The Prophet Jonah and His Message Part 1 -- By: Gerald B. Stanton
BSac 108:430 (Apr 51) p. 237
The Prophet Jonah and His Message
[Author’s note: When Jonah fled from the face of God and ended up in the belly of a great fish, he had both time and need for thought. But never did he dream of the tumult the incident would create within the pages of history. Jonah has been discussed, argued, attacked and defended probably more than any other Old Testament book. It is not the purpose of this present discussion to raise old issues, although some helpful material on the background and authenticity of Jonah is included. Some have meditated upon “Jonah and the whale” to the point of missing the God-given purpose of the book. The purpose here is to see what else is in Jonah, and what message this ancient prophet has for men of our day. In the treatment of the subject, a second purpose is to be found: to suggest to the reader an excellent approach to the study of almost any Old Testament book. It is a threefold approach of searching first for the historical setting, then for the prophetic revelation, and finally for the personal application. There are scores of ways to study the Scripture, but the author recommends that way as one of the most fruitful. The greatest need of our day is for Christians who are willing to ponder for themselves the Word of God, after which they can transmit its message into consistent lives and earnest testimony. May the prophet of Jonah and his message stimulate in us that purpose of heart. (Ed. note: the author, since graduating from Dallas Seminary, has been doing unusual evangelistic work.)]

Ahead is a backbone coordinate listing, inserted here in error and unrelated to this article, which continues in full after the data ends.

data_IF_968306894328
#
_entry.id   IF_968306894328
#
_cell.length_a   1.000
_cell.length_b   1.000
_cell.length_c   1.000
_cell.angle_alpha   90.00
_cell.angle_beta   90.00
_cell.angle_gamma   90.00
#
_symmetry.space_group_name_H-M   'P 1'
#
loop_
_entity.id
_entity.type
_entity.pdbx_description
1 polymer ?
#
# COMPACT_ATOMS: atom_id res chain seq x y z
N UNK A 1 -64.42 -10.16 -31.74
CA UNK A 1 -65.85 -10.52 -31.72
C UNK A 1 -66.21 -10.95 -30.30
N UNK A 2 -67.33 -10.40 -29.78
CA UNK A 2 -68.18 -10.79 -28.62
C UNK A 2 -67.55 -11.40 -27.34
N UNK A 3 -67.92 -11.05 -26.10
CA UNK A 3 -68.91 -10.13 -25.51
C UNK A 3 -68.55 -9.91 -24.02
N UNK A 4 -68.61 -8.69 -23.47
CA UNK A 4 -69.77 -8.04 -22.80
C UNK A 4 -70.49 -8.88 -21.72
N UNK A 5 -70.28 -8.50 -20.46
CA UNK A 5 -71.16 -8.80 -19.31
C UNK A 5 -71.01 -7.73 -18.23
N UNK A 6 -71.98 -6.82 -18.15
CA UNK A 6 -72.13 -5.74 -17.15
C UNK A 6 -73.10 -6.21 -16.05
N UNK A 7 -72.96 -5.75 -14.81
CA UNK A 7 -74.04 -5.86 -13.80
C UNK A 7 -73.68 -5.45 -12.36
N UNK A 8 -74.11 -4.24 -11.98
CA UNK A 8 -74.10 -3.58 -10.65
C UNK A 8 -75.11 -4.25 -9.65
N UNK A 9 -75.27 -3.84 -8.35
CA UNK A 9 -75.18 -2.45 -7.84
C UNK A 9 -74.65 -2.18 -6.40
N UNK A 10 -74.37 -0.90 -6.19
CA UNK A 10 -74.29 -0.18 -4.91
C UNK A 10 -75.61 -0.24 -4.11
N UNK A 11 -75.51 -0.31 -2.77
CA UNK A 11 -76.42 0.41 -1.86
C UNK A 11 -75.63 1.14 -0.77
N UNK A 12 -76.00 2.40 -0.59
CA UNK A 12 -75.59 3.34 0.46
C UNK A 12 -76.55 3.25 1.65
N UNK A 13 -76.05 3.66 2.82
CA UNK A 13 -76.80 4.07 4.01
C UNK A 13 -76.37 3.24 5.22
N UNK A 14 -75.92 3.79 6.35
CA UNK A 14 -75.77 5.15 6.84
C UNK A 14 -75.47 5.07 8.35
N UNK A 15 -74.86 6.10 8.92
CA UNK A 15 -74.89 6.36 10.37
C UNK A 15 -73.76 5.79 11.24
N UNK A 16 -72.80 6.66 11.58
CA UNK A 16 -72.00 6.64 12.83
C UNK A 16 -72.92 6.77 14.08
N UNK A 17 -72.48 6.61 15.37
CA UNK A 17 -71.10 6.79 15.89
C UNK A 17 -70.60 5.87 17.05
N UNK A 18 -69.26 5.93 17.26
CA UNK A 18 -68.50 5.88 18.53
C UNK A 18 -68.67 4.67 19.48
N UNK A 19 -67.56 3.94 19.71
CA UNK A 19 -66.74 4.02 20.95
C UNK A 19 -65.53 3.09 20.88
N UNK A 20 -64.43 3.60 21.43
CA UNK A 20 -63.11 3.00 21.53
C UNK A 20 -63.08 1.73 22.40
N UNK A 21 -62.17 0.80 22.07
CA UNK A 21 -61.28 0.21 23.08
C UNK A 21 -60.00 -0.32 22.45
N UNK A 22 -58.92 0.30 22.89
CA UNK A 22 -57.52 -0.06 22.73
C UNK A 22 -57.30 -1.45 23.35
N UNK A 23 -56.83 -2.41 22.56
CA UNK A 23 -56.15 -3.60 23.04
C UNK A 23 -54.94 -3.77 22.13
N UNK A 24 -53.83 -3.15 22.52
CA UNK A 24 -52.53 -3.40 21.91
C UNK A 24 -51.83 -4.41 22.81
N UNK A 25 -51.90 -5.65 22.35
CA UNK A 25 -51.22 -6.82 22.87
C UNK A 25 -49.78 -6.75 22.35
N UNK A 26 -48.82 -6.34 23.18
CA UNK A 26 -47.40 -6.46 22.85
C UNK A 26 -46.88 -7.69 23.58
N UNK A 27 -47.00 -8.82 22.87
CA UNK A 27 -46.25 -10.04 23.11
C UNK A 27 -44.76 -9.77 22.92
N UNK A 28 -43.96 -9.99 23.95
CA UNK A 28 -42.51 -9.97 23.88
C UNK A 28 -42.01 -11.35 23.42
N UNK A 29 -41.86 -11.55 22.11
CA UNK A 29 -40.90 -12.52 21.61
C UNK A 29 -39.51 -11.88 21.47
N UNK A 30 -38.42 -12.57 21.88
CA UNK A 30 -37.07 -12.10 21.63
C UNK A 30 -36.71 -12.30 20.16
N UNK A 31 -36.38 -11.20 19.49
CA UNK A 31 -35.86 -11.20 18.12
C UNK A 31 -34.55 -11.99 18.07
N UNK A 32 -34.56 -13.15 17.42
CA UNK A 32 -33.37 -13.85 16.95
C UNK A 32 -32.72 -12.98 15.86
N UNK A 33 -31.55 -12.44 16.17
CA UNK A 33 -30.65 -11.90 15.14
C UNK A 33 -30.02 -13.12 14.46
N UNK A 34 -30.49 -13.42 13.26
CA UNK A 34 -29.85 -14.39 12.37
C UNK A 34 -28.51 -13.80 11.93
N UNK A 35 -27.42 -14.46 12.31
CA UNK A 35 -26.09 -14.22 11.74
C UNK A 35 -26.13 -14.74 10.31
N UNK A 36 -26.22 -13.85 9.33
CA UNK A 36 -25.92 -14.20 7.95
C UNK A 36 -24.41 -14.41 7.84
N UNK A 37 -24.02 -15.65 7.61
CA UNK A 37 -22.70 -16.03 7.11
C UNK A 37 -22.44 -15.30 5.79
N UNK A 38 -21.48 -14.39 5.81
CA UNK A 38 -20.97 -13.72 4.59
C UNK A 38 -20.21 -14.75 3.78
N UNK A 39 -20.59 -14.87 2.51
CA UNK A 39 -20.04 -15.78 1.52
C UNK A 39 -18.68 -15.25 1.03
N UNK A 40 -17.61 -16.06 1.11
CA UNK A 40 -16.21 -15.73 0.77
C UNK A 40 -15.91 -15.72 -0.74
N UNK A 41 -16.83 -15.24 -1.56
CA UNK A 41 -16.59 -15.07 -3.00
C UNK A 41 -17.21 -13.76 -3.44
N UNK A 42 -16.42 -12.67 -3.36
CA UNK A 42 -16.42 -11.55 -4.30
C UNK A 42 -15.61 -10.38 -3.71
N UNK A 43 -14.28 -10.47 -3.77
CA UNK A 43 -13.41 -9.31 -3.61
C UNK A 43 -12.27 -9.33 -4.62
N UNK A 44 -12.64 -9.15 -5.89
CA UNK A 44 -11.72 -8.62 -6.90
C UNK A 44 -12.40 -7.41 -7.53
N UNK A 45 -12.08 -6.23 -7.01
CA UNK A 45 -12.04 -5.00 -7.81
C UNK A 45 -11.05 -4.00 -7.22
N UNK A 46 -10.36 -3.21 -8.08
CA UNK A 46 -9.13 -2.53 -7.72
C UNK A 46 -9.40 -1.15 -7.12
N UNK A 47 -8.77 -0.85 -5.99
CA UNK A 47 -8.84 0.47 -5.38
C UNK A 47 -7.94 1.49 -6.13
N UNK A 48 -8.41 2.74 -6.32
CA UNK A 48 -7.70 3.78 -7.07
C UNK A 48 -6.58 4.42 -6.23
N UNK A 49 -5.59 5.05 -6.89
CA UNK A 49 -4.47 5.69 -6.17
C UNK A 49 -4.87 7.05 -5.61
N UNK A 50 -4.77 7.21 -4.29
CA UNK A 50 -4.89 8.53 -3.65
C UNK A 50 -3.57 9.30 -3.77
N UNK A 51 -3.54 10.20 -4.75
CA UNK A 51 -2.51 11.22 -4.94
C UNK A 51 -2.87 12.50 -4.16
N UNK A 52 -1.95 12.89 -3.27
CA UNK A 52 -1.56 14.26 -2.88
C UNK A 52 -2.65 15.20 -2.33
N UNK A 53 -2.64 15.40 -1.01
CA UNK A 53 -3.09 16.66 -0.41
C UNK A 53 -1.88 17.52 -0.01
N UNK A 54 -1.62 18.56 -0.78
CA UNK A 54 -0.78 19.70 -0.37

The Book of Jonah is more than a fish story. It is one of the most discussed and least understood portions of the Word of God. It is the record of an Old Testament prophet—of how God dealt with him during the course of his rebellion. It is the account of the greatest revival of history. It is a prophecy of Christ and foretells the history of Israel, through whom Christ came. It is all of this and more. Its greatest miracle is not that of the whale, but of the wideness of God’s mercy. Its greatest message is not the one to Nineveh, but to those today who will read its pages and heed its lessons. God had a message for Jonah, and Jonah has a message for us. We will understand him best, however, if first we see him in the historical setting.
BSac 108:430 (Apr 51) p. 238
I. The Historical Setting
The Book. One reason why the Book of Jonah is so remarkable is that so much action, history, and spiritual truth has been packed into the compass of a narrative which may easily be read in five or six minutes. “Jonah is the most beautiful story ever written in so small a compass. It contains 48 verses and 1,328 words. There is growth of character, a distinct plot worked out withou...
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